Timeline & Notes

Research on the 46th

Island 10 Research

Tennessee Civil War Research

Need to find photos/paintings of some of the locations were he fought/camped

Dates below where I have muster rolls and John is specifically mentioned are in bold. Other dates pertain to the movement of the 46th which was the unit most men from Henry County Tennessee served within and that I am tracking for other family connections. (Future post on Shiloh) Many questions remain, but hoping that additional research will help clarify.

  • 12 April 1861 War begins
  • November 1861 46th Infantry Regiment completed its organization at Paris, Tennessee
  • 29 November 1861 John Alfred enters service as a Private in Company A of 46 Reg Tennessee Infantry under Col. Dawson
  • 16 December 1861 46th Regiment went into camp at Union City. Later it moved to Island No. 10 where many of its members suffered from an outbreak of measles
  • 22 January 1862 Bombardment of Fort Henry, Tennessee by USS Lexington
  • 6 February 1862 Surrender of Fort Henry, Tennessee
  • 14 February 1862 Union ironclad gunboats attack Fort Donelson, Tennessee
  • 28 February 8 April 1862 The Battle of New Madrid and Island No. 10
  • 28 February 1862 The 46th was reported, not brigaded, in Major General John P. McCown’s command at Madrid Bend.
  • 17 March 1862 the forces at Madrid Bend were reported as Stewart’s Battery, Hudson’s and Wheeler’s Cavalry Companies, 1st Alabama-Mississippi~Tennessee, 11th, 12th Arkansas, 1st Alabama, 40th, 46th, and 55th (Brown’s) Tennessee Infantry Regiments and Terry’s Arkansas Battalion. On the Kentucky shore were the 11th and 12th Arkansas, and 40th and 46th Tennessee Regiments.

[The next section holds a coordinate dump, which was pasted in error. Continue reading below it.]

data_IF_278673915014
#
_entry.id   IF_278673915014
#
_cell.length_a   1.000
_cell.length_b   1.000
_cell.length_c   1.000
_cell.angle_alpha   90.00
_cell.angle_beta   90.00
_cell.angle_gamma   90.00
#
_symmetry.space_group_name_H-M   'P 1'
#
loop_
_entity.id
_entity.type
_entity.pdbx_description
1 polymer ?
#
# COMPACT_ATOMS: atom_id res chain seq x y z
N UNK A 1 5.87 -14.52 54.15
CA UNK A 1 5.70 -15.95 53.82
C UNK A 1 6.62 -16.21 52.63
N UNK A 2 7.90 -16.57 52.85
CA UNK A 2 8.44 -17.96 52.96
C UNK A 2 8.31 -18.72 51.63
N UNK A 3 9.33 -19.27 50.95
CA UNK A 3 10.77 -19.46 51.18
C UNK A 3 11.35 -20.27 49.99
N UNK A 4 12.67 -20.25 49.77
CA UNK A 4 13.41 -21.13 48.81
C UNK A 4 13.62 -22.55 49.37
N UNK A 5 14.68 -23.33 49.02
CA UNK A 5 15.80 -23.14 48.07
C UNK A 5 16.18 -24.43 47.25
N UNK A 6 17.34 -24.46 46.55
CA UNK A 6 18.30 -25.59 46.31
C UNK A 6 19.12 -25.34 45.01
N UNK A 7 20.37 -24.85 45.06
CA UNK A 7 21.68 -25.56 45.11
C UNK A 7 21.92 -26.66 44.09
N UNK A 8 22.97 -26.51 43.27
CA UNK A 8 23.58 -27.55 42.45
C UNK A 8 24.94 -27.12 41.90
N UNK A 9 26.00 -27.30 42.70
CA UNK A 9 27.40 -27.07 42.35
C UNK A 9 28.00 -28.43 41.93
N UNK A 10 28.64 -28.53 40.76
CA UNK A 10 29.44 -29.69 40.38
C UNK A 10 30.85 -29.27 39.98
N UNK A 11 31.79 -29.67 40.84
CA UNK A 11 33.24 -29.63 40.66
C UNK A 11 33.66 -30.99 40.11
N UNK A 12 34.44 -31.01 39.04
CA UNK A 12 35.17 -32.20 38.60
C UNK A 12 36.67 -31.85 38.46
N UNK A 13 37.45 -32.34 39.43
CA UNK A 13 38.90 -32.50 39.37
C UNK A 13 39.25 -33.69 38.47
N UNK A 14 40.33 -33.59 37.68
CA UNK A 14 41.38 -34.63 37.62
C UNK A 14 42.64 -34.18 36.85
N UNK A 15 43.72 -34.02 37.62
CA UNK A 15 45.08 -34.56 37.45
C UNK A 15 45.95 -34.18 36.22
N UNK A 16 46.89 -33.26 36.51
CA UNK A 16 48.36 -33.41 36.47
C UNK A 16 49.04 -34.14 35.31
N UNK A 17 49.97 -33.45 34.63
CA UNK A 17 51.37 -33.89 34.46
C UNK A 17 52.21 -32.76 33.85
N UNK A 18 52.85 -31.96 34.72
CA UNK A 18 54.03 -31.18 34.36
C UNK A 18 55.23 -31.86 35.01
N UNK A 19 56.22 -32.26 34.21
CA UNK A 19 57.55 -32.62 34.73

• 1 April 1862 Brigadier General W. W. Mackall, who had just arrived at Madrid Bend to take command, reporting on the condition of his command, stated the 46th had only two companies armed, 400 present for duty, 160 armed. Also present were the 4th Arkansas Battalion, 11th Arkansas Regiment, 40th, and 55th Tennessee Infantry Regiments, and two companies of cavalry. General Mackall stated “One good regiment would be better than the force I have. It never had any discipline. It is disheartened and apathetic. So report my best officers.” Here at Island Number 10 and Madrid Bend, began an association between the 46th and 55th Tennessee Regiments which was to last throughout the war
  • 4 April 1862 Federal ironclad gunboat runs the batteries at Island No. 10 on the Mississippi River